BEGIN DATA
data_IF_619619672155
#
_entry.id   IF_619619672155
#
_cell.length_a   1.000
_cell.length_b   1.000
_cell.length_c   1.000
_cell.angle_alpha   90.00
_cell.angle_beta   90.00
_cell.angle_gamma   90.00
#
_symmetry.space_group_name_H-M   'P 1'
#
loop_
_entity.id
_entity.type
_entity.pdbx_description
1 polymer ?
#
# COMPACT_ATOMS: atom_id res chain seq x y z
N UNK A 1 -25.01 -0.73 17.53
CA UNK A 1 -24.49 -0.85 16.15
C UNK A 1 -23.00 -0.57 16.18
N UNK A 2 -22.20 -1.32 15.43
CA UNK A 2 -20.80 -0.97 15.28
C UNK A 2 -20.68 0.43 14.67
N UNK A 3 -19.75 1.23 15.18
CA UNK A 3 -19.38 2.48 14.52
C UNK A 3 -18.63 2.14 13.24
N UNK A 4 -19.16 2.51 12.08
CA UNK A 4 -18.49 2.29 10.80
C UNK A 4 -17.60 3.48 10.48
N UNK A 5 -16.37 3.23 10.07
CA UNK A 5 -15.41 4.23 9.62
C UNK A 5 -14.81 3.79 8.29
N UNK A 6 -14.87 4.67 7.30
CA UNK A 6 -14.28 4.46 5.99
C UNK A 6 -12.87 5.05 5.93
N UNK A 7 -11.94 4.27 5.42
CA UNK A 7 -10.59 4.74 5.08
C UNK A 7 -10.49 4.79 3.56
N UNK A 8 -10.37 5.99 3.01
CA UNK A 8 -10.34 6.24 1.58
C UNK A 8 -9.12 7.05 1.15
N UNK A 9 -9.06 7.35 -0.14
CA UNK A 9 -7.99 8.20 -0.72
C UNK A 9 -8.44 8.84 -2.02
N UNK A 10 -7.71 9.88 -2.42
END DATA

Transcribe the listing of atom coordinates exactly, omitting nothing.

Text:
data_IF_619619672155
#
_entry.id   IF_619619672155
#
_cell.length_a   1.000
_cell.length_b   1.000
_cell.length_c   1.000
_cell.angle_alpha   90.00
_cell.angle_beta   90.00
_cell.angle_gamma   90.00
#
_symmetry.space_group_name_H-M   'P 1'
#
loop_
_entity.id
_entity.type
_entity.pdbx_description
1 polymer ?
#
# COMPACT_ATOMS: atom_id res chain seq x y z
N UNK A 1 -25.01 -0.73 17.53
CA UNK A 1 -24.49 -0.85 16.15
C UNK A 1 -23.00 -0.57 16.18
N UNK A 2 -22.20 -1.32 15.43
CA UNK A 2 -20.80 -0.97 15.28
C UNK A 2 -20.68 0.43 14.67
N UNK A 3 -19.75 1.23 15.18
CA UNK A 3 -19.38 2.48 14.52
C UNK A 3 -18.63 2.14 13.24
N UNK A 4 -19.16 2.51 12.08
CA UNK A 4 -18.49 2.29 10.80
C UNK A 4 -17.60 3.48 10.48
N UNK A 5 -16.37 3.23 10.07
CA UNK A 5 -15.41 4.23 9.62
C UNK A 5 -14.81 3.79 8.29
N UNK A 6 -14.87 4.67 7.30
CA UNK A 6 -14.28 4.46 5.99
C UNK A 6 -12.87 5.05 5.93
N UNK A 7 -11.94 4.27 5.42
CA UNK A 7 -10.59 4.74 5.08
C UNK A 7 -10.49 4.79 3.56
N UNK A 8 -10.37 5.99 3.01
CA UNK A 8 -10.34 6.24 1.58
C UNK A 8 -9.12 7.05 1.15
N UNK A 9 -9.06 7.35 -0.14
CA UNK A 9 -7.99 8.20 -0.72
C UNK A 9 -8.44 8.84 -2.02
N UNK A 10 -7.71 9.88 -2.42